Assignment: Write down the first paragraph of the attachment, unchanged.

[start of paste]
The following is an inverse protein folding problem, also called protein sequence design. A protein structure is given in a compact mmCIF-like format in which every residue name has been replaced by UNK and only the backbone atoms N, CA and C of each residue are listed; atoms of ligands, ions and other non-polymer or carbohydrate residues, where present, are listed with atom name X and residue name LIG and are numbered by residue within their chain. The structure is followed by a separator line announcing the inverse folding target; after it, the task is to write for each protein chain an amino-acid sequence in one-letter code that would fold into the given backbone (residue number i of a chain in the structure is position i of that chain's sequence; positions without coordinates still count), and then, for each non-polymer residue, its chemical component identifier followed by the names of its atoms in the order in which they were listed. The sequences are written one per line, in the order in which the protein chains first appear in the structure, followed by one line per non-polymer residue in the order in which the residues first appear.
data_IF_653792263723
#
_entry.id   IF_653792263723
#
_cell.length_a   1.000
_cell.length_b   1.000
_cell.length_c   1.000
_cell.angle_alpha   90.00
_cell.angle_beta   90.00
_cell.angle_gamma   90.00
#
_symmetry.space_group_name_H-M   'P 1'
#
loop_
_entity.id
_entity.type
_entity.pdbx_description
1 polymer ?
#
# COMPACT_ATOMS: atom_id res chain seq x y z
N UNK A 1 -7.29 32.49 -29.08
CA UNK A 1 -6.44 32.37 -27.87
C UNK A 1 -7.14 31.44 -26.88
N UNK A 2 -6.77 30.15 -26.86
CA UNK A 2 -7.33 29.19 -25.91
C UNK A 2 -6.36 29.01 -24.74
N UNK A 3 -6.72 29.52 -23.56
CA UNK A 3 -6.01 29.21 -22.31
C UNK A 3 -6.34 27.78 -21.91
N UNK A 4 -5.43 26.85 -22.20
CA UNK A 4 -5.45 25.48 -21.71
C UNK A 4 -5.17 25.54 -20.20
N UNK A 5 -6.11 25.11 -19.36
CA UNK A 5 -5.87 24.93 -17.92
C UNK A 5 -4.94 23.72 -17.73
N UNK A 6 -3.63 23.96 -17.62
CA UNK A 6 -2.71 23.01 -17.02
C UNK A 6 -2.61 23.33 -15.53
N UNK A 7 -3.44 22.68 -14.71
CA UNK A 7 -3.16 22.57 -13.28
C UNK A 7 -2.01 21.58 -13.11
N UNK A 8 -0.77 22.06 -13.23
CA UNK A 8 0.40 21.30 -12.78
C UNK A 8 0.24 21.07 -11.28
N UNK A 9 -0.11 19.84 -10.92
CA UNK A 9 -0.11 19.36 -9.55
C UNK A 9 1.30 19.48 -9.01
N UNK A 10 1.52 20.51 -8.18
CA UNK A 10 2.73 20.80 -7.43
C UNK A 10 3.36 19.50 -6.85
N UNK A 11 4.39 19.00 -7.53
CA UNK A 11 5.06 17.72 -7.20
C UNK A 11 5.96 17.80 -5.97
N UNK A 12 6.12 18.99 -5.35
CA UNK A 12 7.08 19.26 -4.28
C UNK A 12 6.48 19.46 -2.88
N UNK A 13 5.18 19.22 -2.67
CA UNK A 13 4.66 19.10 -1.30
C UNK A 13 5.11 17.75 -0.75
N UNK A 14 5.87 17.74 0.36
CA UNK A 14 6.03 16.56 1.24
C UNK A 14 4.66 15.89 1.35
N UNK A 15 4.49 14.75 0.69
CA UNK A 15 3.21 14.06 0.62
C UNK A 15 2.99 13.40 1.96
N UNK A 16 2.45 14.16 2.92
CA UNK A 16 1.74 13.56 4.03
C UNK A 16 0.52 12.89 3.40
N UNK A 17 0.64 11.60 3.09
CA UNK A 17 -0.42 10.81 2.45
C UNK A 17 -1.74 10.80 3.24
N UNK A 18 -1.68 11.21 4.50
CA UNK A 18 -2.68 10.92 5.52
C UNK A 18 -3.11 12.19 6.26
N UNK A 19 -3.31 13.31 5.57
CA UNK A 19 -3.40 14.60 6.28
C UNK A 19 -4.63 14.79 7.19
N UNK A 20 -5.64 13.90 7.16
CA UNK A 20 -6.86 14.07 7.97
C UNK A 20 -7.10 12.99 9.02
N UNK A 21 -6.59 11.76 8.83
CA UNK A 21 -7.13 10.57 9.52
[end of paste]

The following is an inverse protein folding problem, also called protein sequence design. A protein structure is given in a compact mmCIF-like format in which every residue name has been replaced by UNK and only the backbone atoms N, CA and C of each residue are listed; atoms of ligands, ions and other non-polymer or carbohydrate residues, where present, are listed with atom name X and residue name LIG and are numbered by residue within their chain. The structure is followed by a separator line announcing the inverse folding target; after it, the task is to write for each protein chain an amino-acid sequence in one-letter code that would fold into the given backbone (residue number i of a chain in the structure is position i of that chain's sequence; positions without coordinates still count), and then, for each non-polymer residue, its chemical component identifier followed by the names of its atoms in the order in which they were listed. The sequences are written one per line, in the order in which the protein chains first appear in the structure, followed by one line per non-polymer residue in the order in which the residues first appear.